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Hell no, American taxpayers should not bail out the IMF

The time has come to stop the cycle of bailouts. As Greece has demonstrated, bailouts simply give politicians some breathing room to postpone necessary reforms.

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Bailouts: like trying to cure an alcoholic with more booze
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Daniel J. Mitchell
On 26 September 2011 15:49

This is getting surreal. We now have layers of bailouts around the world.

Different nations are doing their own bailouts. On top of that, the Europeans have set up something called the European Financial Stability Facility, which does bailouts across the continent. And then there’s the International Monetary Fund, doing bailouts on a global basis. (And we’re not even counting the indirect bailouts from the Federal Reserve and European Central Bank.)

So how is this system working? Well, if you understand the principle of moral hazard, you won’t be surprised to learn that it’s a big flop. Giving bailouts is like trying to cure an alcoholic with more booze.

But the problems are much deeper than promoting bad behavior. Bailouts also undermine growth by misallocating capital. And, most ominously, they create even bigger problems down the road.

Which is now what’s happening. The queen bureaucracy of bailouts, the IMF, may run out of bailout money, and presumably will demand more handouts from member nations – with the United States on the hook for providing the biggest share. Here’s a blurb from the story in the Daily Telegraph.

The head of the IMF has warned that its $384bn (£248bn) war chest designed as an emergency bail-out fund is inadequate to deliver the scale of the support required by troubled states. In a document distributed to the IMF steering committee at the weekend, Ms Lagarde said: “The fund’s credibility, and hence effectiveness, rests on its perceived capacity to cope with worst-case scenarios. Our lending capacity of almost $400bn looks comfortable today, but pales in comparison with the potential financing needs of vulnerable countries and crisis bystanders.”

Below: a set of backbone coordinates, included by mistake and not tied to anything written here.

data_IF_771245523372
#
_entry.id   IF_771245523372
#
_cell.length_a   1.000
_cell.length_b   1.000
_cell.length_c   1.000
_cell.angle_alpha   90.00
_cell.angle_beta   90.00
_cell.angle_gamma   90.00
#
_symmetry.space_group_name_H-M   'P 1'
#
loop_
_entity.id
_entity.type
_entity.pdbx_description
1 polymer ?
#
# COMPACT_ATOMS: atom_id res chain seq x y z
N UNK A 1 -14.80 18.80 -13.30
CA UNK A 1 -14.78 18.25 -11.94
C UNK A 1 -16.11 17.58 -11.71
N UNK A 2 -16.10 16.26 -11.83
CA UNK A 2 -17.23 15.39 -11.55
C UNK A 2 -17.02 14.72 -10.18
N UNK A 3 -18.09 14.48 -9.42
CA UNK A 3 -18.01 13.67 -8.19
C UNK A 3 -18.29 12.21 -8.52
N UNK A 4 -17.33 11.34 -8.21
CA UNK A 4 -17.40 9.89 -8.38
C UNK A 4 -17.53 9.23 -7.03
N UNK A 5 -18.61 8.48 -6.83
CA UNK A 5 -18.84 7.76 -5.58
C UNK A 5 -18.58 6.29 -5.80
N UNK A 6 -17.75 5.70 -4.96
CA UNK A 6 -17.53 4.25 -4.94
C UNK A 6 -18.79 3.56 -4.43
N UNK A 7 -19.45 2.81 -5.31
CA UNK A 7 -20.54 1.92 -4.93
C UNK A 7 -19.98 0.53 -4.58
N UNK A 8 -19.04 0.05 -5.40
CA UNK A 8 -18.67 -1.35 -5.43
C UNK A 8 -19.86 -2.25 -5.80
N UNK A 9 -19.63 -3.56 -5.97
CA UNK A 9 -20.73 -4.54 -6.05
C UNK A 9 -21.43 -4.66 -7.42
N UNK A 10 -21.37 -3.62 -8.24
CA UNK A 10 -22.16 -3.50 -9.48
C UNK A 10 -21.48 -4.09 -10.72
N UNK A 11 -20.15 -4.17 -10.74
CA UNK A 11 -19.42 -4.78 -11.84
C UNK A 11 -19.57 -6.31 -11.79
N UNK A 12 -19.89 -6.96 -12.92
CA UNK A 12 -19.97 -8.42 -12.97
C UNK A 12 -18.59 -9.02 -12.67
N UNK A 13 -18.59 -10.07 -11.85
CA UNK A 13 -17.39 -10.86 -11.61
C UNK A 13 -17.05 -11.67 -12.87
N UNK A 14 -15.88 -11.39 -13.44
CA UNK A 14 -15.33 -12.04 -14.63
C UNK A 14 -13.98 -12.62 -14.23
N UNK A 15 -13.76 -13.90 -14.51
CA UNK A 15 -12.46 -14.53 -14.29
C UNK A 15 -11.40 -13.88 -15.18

At the risk of stating the obvious, the IMF should not get any more money. This is one of those moments for which the phrase “Hell No!” was invented.

The time has come to stop the cycle of bailouts. As Greece has demonstrated, bailouts simply give politicians some breathing room to postpone necessary reforms.

But it’s not just that bailouts encourage bad behavior in the public sector. They also promote moral hazard, leading financial institutions to make excessively risky loans because of an expectation that taxpayers will be coerced into making up any losses.

To understand why bailouts and moral hazard are so misguided, here’s a video narrated by Nicole Neily of the Independent Women’s Forum.

The video largely focuses on American policy issues such as Fannie, Freddie, and TARP, but the principles apply to all bailouts.

Daniel J. Mitchell is a Senior Fellow at the Cato Institute, the free-market, Washington D.C. think tank. His articles are cross-posted on his blog, by agreement.

Read more on: Daniel J. Mitchell, bailout, IMF, Christine Lagarde, United States, Cato Institute, the telegraph, european central bank, European Financial Stability Facility, moral hazard, and kicking the can
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